One thing that is important: THE FINE PRINT! Check out the bottom left of this page. What this is telling you is that while a 620 on PSAT math is a good indication of how you would have done on the SAT, because of natural variations, you should really add a +/- 30 points to that score. And your total score? That’s really a range of +/- 40 points. Why does this matter? It matters because college admission officers know that small score differences should not be used to differentiate applicants.

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On to Page 3! Let’s talk National Merit for a moment.

 

page3_SIEach state has a different cut-off for students to receive Semifinalist status. That cut-off is based on your NMSC Selection Index—the number you see in the middle.

Your Selection Index = 2 x (Reading Test Score + Writing and Language Test Score + Math Test Score)

Note that those are TEST SCORES, not section scores. Each Test Score is out of 38.

The highest SI is 228 because 2 x (38 + 38 + 38) = 228. As you may have noticed, verbal skills are weighted more heavily than math skills by the NMSC.

The number of students who receive Semifinalist status (about 16,000 students) has remained consistent. Please see our posts on National Merit for more information.


 

page3_nextYour report next wants to tell you about what skills you need to improve, but in truth, this guidance is so general that it may not be much help. While the College Board wants to give you feedback on your performance, it also wants to make sure you take the SAT instead of the ACT. All of this extra information is designed, in part, to help convince you that you can improve your scores if you stick with the SAT.

Instead of worrying about what College Board says are your “Next Steps,” a better plan is to take a sample ACT and talk about your results with your counselor or a Compass director to figure out which test better showcases your skills.

 


 

The final page of the PSAT report is the breakdown of questions. This is the good stuff!

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Each section has a column for question #, the correct answer, your answer (a check means you got it correct, a red letter is the wrong answer you selected), the question difficulty, and the sub- or cross-test scores to which the question may relate.

One of the best things you can do with your report is review the answers you got wrong. That may feel like a drag but will help you to start to see how the test is designed to mislead you.

A quick strategy for review is to block out the column with correct answers and focus on the column with your answer. For those questions marked with your incorrect answer, go back to the problem and work through it again, but this time, eliminate the answer you chose from the get-go. Check your revised answer against the key. Ask yourself (or better yet, pair up with a friend) to explain why the correct answer is correct and, just as importantly, explain why the answer you picked is incorrect. What about the wrong answer made it seem appealing? What about the wrong answer made it wrong?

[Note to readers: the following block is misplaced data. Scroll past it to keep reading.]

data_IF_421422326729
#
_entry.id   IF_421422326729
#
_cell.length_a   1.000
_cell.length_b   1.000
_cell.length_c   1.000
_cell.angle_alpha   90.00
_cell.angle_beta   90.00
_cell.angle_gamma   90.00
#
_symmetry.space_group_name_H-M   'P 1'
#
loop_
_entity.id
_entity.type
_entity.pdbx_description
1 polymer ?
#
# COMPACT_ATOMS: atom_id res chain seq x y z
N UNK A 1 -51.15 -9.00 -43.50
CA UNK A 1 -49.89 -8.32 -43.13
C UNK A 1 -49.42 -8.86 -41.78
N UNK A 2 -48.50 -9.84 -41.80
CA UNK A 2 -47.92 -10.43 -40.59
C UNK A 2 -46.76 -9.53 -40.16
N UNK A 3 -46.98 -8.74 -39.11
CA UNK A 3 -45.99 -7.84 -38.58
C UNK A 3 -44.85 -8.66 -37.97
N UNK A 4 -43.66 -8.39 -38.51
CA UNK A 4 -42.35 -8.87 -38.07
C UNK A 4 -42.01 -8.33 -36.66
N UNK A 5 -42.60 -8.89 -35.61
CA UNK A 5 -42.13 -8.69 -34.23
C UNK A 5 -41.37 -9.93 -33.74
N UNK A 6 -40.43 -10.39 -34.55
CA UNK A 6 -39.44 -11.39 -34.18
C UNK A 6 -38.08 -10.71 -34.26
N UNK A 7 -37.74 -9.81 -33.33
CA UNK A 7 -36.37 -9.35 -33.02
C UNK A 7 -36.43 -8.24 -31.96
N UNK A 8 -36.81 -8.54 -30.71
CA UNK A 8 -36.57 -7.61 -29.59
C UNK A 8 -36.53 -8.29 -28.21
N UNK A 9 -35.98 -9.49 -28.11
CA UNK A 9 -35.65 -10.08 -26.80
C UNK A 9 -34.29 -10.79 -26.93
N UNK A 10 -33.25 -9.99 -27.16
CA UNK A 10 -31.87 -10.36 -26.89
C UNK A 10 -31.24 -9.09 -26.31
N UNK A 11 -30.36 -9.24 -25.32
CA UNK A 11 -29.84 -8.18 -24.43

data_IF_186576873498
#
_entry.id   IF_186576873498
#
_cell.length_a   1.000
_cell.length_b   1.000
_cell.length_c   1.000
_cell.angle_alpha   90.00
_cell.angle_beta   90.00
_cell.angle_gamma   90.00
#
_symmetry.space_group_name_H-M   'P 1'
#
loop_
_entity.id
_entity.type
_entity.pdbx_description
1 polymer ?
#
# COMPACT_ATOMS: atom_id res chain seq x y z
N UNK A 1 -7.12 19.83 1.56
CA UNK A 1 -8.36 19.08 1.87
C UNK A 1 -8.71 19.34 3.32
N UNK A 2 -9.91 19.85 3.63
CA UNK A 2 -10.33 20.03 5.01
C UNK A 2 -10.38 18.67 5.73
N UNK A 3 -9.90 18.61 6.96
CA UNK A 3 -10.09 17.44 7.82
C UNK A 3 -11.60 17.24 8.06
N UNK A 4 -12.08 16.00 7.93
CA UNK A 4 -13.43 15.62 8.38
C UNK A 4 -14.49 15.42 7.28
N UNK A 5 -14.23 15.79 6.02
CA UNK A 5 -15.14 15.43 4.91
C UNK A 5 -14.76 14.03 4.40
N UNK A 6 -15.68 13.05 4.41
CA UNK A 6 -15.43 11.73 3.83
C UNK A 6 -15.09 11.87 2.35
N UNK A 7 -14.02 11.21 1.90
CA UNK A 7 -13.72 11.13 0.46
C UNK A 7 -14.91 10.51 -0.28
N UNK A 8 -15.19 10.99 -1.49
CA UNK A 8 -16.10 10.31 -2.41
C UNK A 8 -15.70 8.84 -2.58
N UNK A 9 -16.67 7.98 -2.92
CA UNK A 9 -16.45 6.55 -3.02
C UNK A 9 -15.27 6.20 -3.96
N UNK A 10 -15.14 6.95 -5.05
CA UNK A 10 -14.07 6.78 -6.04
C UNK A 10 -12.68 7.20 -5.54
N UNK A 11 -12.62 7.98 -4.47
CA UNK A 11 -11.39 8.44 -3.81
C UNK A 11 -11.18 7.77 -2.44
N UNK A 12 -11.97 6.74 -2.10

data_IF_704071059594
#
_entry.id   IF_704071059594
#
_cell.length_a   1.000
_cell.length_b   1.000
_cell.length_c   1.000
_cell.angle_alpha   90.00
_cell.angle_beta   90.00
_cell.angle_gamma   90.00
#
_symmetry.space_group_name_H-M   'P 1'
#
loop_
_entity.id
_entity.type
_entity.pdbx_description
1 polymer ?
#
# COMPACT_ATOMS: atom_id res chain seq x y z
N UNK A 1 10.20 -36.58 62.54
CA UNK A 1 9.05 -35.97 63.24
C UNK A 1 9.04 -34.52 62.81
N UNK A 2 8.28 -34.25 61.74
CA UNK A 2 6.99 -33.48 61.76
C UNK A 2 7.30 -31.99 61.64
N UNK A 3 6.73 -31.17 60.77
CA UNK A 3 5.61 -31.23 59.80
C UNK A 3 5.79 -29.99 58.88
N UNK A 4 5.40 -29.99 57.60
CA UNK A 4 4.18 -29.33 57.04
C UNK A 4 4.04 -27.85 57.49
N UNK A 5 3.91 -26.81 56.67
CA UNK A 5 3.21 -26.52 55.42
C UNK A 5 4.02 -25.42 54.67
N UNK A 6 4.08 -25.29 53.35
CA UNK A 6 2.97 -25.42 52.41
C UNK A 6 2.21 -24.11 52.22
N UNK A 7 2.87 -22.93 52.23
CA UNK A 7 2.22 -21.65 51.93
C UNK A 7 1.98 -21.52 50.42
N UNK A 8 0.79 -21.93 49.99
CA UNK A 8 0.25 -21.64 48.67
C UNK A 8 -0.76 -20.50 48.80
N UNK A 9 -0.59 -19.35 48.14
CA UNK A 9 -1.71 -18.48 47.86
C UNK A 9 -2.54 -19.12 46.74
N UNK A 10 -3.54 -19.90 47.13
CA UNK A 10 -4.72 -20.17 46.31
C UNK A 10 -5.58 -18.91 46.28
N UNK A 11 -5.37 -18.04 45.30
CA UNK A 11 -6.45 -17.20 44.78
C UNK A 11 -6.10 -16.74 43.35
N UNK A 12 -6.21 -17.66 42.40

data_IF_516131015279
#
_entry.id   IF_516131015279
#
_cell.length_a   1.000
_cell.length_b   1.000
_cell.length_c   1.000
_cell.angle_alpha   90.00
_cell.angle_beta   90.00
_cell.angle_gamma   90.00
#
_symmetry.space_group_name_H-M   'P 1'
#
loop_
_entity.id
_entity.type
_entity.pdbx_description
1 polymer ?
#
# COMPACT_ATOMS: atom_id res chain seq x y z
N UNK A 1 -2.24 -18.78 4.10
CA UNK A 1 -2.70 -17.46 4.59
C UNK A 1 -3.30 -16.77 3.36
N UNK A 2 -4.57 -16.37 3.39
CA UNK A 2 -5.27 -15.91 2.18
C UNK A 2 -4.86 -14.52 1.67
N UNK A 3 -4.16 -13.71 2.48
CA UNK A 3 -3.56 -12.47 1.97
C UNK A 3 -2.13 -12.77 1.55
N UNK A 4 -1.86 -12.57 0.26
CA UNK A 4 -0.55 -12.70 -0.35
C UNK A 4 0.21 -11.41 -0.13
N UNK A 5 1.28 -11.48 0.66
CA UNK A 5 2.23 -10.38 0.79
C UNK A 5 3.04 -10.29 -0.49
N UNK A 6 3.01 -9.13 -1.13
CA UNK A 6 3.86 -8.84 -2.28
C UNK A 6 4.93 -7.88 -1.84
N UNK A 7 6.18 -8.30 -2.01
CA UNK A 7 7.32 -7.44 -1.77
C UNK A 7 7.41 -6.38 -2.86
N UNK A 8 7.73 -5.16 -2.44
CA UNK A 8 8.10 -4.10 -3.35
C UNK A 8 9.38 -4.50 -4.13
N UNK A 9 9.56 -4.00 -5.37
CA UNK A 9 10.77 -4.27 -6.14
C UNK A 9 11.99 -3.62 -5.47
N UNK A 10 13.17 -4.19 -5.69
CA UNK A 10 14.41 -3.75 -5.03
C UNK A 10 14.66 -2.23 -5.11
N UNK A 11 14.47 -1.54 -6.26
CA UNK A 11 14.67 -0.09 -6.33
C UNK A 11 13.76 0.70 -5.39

If you didn’t receive a paper copy of the test booklet with questions, you can also access the questions online.

That’s it. There’s a lot of information in your PSAT report, very little of which is actually relevant to you or how you prepare going forward. The key is to pick out those pieces that will help you and ignore the rest.


tldr: Look at your total and section scores on page 2, review questions you missed, take a practice ACT, compare your scores, and make a plan to prepare for either the ACT or SAT but not both.

 

Ash Kramer

About Ash Kramer

With a career in test prep and higher education that began in the late 90s, Ash has held a variety of educational roles from tutor to administrator. She is currently a PhD candidate at USC and the Director of Curriculum at Compass, where she is lucky to lead a brilliant team creating the very best learning materials for students and their tutors.

10 Comments

  • Avatar Raquelle Bussel says:

    The information in this email is out of date. It says to get your National Merit score you “double” the sum of 3 scores (you say reading plus writing and language plus math) but now there are only TWO scores: 1) evidence based reading and writing; and 2) math. You aren’t leaving a very good impression when you give wrong information.

    • Avatar Matt Steiner says:

      Hi Raquelle,

      Thanks for the comment. You’re touching on a common misunderstanding when folks calculate the NMSC Selection Index. In addition to the EBRW and Math scores – which are added together to form your Total Score – College Board provides three distinct ‘Test Scores’ on a range from 3 to 38 (these are listed midway down on the second page of your paper score report). These three test scores include Reading, Writing and Language, and Math. You can actually use your Reading and Writing and Language Test Scores to figure out your EBRW score: just add the two scores together and multiply by ten.

      You can locate National Merit Scholarship Corporation’s exact language for calculating the NMSC Selection Index on the third page of the paper report (a screen shot is also listed on our blog post above).

      Thanks!

      Matt

  • Avatar Kathleen says: